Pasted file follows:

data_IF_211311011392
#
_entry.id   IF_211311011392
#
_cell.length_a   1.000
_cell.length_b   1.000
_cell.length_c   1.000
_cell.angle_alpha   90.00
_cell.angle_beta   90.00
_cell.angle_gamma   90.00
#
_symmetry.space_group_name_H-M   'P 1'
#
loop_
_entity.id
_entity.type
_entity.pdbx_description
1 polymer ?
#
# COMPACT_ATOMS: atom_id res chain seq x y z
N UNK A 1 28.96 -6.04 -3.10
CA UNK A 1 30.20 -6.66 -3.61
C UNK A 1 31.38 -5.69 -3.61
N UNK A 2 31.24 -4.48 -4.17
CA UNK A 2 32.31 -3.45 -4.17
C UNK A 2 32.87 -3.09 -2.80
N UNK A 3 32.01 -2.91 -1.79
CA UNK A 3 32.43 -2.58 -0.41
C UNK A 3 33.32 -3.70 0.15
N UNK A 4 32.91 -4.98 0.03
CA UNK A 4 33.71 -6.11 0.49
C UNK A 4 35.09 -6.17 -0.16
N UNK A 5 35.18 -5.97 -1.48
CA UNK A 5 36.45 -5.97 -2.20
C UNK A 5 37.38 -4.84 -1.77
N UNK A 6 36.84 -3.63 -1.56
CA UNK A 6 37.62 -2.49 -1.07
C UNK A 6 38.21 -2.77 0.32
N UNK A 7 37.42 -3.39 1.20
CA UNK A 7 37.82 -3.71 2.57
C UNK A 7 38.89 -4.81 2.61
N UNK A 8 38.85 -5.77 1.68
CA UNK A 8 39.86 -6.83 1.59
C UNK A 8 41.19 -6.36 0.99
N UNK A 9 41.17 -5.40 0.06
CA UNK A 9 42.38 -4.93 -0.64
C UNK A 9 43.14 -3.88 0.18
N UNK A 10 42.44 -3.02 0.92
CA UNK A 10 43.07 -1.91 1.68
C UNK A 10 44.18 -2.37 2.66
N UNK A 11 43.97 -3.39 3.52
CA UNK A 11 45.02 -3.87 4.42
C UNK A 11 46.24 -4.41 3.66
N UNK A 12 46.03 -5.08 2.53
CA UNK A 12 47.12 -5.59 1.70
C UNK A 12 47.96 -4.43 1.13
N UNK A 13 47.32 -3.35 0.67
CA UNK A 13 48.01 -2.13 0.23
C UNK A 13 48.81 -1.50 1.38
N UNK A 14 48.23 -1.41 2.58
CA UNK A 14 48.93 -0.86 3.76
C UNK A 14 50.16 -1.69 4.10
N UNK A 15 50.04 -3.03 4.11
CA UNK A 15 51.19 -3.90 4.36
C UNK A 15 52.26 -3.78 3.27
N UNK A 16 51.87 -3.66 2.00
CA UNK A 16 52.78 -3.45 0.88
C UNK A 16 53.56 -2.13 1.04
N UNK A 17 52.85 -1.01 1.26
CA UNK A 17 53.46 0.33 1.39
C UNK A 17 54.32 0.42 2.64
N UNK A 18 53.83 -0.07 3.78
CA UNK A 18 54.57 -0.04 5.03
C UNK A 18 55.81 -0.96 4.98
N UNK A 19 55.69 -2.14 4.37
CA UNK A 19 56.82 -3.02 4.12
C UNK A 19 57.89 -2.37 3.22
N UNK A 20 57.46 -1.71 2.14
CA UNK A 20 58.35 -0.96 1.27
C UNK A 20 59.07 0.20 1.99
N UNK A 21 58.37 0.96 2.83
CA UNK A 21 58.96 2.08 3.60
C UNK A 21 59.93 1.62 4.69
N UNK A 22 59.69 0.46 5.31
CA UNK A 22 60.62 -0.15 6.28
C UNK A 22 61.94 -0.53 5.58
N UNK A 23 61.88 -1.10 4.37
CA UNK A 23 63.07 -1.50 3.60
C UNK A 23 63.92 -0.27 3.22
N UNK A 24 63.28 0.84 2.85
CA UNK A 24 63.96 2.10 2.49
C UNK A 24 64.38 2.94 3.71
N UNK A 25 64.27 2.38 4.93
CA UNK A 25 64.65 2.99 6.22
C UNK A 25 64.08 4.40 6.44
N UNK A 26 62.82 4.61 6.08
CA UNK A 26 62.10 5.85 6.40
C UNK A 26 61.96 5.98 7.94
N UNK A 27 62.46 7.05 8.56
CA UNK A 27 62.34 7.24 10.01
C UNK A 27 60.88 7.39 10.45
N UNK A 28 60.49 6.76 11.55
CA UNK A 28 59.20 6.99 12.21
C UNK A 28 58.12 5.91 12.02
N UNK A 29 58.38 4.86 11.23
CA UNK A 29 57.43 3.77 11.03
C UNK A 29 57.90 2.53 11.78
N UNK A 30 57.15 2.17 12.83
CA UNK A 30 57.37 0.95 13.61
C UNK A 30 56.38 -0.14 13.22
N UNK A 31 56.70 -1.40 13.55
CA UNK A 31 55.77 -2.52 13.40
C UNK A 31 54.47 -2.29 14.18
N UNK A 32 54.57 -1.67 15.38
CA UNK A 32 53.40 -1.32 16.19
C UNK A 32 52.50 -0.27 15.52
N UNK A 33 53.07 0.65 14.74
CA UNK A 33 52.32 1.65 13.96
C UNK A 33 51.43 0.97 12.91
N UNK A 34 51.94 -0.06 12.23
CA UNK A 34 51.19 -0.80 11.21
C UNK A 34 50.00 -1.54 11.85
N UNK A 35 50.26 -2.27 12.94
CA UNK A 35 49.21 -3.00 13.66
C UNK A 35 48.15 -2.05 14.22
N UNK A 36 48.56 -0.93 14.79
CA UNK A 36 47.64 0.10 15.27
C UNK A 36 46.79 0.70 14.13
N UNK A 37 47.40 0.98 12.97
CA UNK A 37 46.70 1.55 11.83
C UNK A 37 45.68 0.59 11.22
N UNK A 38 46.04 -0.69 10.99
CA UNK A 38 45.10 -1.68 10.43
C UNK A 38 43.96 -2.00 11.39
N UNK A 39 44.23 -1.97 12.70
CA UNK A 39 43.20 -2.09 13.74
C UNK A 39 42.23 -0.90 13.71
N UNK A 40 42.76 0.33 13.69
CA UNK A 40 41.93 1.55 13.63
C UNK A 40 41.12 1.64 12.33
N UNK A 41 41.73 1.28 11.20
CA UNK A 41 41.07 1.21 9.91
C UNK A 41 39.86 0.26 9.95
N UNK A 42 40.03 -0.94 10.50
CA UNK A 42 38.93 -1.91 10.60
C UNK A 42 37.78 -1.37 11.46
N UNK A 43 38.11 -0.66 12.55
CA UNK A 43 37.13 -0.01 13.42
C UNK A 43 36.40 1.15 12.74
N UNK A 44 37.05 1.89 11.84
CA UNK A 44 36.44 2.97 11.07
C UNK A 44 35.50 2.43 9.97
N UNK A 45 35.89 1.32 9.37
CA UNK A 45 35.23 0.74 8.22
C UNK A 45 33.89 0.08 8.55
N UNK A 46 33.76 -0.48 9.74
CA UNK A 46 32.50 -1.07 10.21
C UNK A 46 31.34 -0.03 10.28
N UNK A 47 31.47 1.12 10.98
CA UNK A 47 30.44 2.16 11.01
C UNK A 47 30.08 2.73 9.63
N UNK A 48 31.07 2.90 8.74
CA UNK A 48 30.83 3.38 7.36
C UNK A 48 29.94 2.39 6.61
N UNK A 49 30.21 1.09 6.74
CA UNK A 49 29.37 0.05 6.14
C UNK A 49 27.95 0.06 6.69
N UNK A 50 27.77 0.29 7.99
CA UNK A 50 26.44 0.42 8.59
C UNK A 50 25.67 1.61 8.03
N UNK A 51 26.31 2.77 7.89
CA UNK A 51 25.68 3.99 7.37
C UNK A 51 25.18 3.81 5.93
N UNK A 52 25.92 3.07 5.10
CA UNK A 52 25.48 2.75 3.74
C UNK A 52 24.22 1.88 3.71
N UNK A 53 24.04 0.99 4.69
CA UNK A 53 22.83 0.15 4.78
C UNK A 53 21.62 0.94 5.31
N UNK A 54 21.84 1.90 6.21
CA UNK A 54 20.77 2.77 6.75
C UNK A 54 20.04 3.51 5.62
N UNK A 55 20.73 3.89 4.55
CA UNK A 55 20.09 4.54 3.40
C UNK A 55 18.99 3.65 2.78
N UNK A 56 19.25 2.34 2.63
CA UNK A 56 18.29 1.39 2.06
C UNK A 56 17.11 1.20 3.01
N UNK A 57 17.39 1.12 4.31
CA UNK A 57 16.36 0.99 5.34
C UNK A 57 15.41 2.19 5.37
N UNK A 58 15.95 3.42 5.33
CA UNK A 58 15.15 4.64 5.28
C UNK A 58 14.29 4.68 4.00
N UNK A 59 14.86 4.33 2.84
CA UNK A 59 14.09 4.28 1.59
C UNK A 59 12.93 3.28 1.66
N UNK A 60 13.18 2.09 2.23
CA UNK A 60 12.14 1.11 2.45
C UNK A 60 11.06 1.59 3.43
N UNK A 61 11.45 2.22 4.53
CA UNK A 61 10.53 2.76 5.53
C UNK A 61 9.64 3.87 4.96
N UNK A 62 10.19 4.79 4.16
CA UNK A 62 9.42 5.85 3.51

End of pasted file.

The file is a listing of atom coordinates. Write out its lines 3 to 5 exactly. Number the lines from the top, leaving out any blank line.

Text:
_entry.id   IF_211311011392
#
_cell.length_a   1.000